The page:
GO HARD, LOSE LARD
High intensity is more than a fad: CrossFit-style workouts can demolish fat, according to a study in the Journal of Strength and Conditioning Research. In the study, men who trained at high intensity for 10 weeks lost 4% of body fat on average.
DID YOU KNOW
69 percent of Americans still think a low-fat diet is more beneficial for health than a diet low in carbs.
STRENGTH BY NUMBERS
British researchers polled 102 strength and conditioning trainers and found that the best fitness strategy is to set number-based goals, not visual ones. So instead of picturing rock-hard abs, set your sights on being able to deadlift more than your body weight.
Concentration – omega-3 fatty acids
Better attitude – meats, beans almonds, eggs
Memory – eggs, liver, soy beans, veggies
WRAP UP YOUR WORKOUT
Wrapping your knees can lead to injury because it creates muscle imbalances. But using those same wraps on your thighs can help build leg strength with loads that are only 30% of what you’re used to lifting, say scientists at the University of Tampa. The reason: Wrapping your thigh boosts muscle activation by restricting bloodflow in your veins but not your arteries.
STATINS AND ALZHEIMER’S
According to a study in JAMA, statins my my reduce the risk of Alzheimer’s. The study found that elderly patients who were prescribed statins were 10% less likely to have an Alzheimer’s diagnosis within the next 5 years. The reason: The drug crosses the blood brain barrier to enter the brain, researchers say.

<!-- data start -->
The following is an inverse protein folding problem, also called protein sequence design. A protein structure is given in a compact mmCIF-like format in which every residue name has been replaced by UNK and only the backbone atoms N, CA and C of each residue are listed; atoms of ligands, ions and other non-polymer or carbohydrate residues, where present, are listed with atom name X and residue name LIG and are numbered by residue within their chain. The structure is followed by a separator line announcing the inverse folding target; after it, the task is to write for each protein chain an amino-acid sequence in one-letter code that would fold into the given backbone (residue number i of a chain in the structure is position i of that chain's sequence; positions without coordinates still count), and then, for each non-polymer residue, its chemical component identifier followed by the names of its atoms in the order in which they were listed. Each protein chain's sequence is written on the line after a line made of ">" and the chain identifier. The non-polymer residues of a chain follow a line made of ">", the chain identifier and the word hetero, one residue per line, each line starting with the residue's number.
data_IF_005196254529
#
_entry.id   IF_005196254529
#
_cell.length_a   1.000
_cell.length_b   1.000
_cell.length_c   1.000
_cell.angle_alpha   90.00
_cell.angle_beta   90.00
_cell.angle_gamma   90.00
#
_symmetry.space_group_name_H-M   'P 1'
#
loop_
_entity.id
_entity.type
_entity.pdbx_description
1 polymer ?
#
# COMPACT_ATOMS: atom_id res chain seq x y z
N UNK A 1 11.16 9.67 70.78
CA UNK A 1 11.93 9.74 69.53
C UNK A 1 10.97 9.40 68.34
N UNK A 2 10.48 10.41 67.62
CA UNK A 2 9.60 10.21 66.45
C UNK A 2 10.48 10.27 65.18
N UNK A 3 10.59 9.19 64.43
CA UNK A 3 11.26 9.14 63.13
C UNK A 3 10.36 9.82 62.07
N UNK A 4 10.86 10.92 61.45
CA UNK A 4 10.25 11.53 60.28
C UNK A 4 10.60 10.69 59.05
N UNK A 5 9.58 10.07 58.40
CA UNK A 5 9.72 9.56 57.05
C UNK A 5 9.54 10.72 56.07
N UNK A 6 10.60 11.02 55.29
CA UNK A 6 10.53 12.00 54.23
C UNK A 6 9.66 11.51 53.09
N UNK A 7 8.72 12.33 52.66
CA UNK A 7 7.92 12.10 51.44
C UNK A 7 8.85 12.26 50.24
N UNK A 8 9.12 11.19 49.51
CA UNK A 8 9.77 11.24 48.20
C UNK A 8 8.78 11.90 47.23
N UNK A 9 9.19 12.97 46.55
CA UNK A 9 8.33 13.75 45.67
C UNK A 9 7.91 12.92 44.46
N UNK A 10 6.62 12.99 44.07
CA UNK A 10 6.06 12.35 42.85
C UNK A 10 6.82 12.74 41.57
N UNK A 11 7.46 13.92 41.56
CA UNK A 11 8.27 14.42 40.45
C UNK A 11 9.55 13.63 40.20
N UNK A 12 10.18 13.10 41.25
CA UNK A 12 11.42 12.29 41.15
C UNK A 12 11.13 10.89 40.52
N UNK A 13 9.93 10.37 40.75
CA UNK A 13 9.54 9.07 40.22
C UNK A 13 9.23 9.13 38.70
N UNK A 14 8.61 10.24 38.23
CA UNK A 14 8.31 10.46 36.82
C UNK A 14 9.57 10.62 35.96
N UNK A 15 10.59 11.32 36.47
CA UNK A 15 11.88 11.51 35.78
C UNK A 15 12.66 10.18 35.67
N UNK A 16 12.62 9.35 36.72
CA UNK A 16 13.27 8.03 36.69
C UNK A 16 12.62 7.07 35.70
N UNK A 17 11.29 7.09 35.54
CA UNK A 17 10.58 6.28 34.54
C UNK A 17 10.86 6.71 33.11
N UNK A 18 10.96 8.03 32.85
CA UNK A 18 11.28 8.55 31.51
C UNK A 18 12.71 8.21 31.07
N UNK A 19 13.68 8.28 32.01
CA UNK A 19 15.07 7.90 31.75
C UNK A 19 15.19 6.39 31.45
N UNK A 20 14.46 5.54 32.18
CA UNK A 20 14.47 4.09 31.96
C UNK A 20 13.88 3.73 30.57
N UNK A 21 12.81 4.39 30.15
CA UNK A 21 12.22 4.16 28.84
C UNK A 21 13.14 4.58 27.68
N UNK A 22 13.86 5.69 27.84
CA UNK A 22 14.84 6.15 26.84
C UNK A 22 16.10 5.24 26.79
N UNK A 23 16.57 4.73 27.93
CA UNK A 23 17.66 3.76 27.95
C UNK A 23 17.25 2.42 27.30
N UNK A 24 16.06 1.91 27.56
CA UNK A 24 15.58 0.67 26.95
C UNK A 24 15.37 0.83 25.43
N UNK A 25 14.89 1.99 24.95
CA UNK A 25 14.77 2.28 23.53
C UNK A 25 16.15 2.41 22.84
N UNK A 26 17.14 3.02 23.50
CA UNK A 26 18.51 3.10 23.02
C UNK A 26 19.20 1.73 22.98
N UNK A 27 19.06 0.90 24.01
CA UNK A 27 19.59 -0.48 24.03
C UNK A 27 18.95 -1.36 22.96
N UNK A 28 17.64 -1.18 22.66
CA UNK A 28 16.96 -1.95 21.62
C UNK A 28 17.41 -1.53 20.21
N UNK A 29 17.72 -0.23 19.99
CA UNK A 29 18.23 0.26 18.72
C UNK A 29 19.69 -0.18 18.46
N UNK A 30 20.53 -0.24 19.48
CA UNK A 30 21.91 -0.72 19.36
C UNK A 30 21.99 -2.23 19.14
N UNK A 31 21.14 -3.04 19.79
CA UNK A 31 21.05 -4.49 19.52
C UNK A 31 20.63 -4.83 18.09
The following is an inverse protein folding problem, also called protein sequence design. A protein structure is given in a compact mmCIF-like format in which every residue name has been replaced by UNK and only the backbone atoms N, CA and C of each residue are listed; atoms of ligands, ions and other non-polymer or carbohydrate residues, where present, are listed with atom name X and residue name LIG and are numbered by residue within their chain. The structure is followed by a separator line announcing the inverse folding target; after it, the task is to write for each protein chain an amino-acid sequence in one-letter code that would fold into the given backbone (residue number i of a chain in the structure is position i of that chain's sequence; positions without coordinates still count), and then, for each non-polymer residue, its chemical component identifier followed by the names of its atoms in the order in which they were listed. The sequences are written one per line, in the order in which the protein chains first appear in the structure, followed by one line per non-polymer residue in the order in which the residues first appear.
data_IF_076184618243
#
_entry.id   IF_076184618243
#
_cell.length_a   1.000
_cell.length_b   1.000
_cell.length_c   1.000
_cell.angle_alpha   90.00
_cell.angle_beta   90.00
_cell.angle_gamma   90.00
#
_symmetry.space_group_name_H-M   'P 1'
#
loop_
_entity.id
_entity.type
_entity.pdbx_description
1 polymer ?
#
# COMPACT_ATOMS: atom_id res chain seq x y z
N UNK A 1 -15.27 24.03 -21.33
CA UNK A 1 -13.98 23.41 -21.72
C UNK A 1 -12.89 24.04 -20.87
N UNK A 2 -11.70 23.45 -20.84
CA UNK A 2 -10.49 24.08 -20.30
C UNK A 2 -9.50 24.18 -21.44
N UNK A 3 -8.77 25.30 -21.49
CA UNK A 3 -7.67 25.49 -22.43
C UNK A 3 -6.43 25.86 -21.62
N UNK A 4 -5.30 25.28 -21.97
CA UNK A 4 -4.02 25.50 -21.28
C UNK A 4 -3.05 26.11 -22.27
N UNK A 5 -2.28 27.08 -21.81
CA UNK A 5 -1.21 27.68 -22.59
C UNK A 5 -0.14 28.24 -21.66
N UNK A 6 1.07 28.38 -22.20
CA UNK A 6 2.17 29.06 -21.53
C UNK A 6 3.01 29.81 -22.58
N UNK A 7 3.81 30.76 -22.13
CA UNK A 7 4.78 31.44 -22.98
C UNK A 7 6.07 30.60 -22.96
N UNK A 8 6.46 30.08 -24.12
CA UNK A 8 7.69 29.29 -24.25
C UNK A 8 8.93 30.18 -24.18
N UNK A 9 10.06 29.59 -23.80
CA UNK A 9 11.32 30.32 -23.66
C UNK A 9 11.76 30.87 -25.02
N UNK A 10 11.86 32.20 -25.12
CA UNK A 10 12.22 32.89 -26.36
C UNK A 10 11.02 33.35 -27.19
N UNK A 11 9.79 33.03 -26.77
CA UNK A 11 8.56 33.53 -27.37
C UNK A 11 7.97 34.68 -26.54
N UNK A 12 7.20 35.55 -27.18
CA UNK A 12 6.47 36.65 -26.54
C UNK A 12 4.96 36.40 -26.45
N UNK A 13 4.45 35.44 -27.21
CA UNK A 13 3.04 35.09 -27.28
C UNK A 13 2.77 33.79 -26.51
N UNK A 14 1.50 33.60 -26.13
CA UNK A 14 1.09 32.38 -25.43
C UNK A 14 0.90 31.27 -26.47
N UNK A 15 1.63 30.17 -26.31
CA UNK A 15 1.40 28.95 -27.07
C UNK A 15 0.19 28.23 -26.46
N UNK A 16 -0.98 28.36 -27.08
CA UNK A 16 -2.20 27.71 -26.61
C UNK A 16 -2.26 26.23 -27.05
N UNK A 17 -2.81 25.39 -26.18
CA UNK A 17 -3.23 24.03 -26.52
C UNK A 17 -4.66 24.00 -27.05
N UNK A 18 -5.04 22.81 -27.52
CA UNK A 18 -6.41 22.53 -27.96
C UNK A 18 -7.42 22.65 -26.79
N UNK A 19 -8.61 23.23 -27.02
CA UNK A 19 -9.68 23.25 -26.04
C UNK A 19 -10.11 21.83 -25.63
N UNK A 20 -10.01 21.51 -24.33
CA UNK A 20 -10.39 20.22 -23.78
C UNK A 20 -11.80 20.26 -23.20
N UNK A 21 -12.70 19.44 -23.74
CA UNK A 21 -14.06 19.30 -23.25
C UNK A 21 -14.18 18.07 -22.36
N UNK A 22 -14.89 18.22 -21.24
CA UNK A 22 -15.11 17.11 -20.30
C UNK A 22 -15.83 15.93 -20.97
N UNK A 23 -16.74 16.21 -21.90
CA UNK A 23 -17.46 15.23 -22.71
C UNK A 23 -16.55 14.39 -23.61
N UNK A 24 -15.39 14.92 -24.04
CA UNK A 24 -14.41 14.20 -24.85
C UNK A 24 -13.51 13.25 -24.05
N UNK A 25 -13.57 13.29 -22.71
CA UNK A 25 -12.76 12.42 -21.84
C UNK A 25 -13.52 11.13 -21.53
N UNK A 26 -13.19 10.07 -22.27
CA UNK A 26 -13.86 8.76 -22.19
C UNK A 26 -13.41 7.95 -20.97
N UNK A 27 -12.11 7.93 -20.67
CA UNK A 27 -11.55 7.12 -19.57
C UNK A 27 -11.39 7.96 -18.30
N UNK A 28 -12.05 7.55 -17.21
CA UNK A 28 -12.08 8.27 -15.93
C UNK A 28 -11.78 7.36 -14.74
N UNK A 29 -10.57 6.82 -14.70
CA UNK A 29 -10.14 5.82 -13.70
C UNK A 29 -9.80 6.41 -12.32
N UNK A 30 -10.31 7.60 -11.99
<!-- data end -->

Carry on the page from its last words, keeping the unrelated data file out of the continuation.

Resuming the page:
CAFFEINE FOR FUEL
Research from Australia shows that caffeine can help you maintain momentum when your carbohydrate stores are depleted. In the study, tired cyclists who ingested 1.4 milligrams of caffeine per pound of body weight experienced less performance decline than carb-depleted athletes who took a placebo. The reason: Caffeine increases activity in your sympathetic nervous system, producing a flood of adrenaline and increasing your muscles’ capacity for work, regardless of carb availability, says study author.
NEW FOOD LABELS
New food labels could clear up confusion over when your food has gone bad. The government wants food vendors to date products with a best of used by label instead of a sell by or use by date. The USDA says the inconsistent labeling causes confusion and waste. Experts estimate the average family throws away about $1500 year on food that was still safe to eat.
OIL UP CRAVINGS
Technische Universitat Munchen in Germany reports, olive oil may help curb your appetite. Study participants who ate yogurt laced with olive oil had higher levels of serotonin – a hormone associated with fullness – compared with those whose yogurt was plain or spiked with other fats. The reason: Olive oil contains compounds that may slow glucose absorption, which can keep you feeling fuller longer, says study coauthor.